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What students want in a teacher

Posted by phourigan on May 11, 2010

I’ve been filling in for a colleague the last two days and because one of the classes had completed the assigned work yesterday, I took the opportunity to ask them a question.  I asked this group of seventh grade boys: “What makes a good teacher?”

I was amazed at their answers.  It was as if they’ve been reading the same sources I’ve been reading about good teaching and learning!  Here’s a summary of what they answered:

A good teacher answers every question.  [Me: Every question?] Well, they take the questions seriously and make sure that everyone feels they’ve been able to ask a question.  They also know that they should let students work by themselves without watching over their shoulder all the time.

A good teacher calls on everyone equally – not just the “smart” kids.

A good teacher shouldn’t move on until everyone gets it. [I took this opportunity to talk with them about the different ways a teacher can tell when it’s okay to move on.  I’m intrigued by the use of cell phones and texting to accomplish this, through websites that allow you to create a poll and have students text the answers.  Every kid in the class had a cell phone (three kids had theirs on them which is currently against our rules) and all but one had an unlimited texting plan.]  It’s not fair that the teacher keeps teaching when some of us don’t understand what we just learned.

A good teacher recognizes that each student learns differently and that each student can be a good student if given the chance.  [This insight was particularly notable because it was made by a boy who does get himself in hot water from time to time.]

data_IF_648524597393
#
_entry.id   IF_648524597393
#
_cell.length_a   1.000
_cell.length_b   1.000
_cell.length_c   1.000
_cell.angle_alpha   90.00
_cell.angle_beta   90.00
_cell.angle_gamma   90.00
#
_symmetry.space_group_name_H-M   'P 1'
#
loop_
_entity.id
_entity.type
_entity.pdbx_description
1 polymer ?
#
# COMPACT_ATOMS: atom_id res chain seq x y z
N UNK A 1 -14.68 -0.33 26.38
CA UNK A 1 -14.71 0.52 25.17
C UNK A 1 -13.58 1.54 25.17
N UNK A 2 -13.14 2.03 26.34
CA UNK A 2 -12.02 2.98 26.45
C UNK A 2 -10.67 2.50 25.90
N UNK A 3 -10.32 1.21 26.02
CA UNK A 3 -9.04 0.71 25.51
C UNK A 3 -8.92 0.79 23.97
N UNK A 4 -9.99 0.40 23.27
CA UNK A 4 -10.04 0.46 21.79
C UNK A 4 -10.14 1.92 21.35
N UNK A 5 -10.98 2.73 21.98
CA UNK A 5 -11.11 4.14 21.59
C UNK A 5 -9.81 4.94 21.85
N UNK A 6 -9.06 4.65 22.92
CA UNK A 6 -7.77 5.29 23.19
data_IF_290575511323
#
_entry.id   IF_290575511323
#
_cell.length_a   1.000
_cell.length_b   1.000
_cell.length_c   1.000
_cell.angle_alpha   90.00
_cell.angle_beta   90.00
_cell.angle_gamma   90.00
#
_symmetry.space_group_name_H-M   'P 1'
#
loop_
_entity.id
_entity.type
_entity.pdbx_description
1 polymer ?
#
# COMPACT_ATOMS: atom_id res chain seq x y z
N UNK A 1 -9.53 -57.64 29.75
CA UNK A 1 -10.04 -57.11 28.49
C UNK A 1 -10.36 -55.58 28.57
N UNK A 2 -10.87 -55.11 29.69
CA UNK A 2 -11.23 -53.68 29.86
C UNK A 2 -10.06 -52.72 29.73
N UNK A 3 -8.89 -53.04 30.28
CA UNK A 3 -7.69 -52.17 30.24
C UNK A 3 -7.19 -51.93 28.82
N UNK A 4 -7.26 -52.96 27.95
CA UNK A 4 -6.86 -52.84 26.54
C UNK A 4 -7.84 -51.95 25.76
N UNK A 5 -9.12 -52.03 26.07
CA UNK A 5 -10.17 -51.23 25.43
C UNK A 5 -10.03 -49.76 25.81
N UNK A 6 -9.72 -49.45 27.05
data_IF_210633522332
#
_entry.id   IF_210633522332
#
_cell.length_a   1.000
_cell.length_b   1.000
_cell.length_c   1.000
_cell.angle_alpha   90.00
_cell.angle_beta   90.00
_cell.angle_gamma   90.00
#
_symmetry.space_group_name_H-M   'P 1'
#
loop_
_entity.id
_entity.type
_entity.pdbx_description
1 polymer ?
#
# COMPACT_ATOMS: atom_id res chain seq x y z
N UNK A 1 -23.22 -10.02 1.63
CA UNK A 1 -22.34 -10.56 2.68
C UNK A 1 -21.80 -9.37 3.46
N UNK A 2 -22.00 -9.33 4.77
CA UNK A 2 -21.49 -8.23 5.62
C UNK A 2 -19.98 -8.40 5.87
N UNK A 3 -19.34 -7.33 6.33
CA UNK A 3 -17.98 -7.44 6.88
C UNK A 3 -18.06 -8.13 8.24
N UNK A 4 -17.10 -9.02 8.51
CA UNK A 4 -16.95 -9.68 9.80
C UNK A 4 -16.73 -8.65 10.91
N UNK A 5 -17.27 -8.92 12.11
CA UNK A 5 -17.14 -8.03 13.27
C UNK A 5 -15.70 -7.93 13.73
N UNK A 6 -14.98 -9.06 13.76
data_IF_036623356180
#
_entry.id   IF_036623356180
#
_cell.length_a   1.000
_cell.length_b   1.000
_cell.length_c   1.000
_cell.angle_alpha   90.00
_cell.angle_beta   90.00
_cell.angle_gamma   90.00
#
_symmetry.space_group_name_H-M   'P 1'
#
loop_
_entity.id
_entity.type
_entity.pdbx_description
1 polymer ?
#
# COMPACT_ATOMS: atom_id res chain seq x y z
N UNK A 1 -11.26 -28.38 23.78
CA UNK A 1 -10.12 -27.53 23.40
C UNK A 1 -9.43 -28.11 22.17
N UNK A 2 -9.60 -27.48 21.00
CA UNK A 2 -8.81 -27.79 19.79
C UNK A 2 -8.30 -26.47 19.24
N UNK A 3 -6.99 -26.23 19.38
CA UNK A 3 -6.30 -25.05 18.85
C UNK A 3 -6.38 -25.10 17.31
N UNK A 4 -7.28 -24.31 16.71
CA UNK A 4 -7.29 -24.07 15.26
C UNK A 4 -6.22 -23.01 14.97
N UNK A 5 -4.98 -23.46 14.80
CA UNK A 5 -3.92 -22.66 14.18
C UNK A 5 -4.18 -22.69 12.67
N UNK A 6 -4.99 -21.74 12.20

A good teacher takes the time to get to know you.  [Me: What difference would that make?]  It would mean what [the previous student] said: that the teacher knows that you learn differently from someone else.  [This comment was made by perhaps the “weakest” student in the grade.]

How is it that a group of seventh grade boys can come to these conclusions while many of our teachers can’t?  As educators in an independent school, we have the advantages of small class size, involved parents (sometimes too involved), motivated students (for the most part) and students with diverse talents.  But we have the awful habit of clinging to the “tried and true” methods where one size fits all and there’s no room for improvisation or innovation.

I know I’m going to start asking my students more questions and paying attention to what they’re saying.  If this is another way to get them to engage, why not?

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One Response to “What students want in a teacher”

  1. Susie said

    You go, Patrick!!

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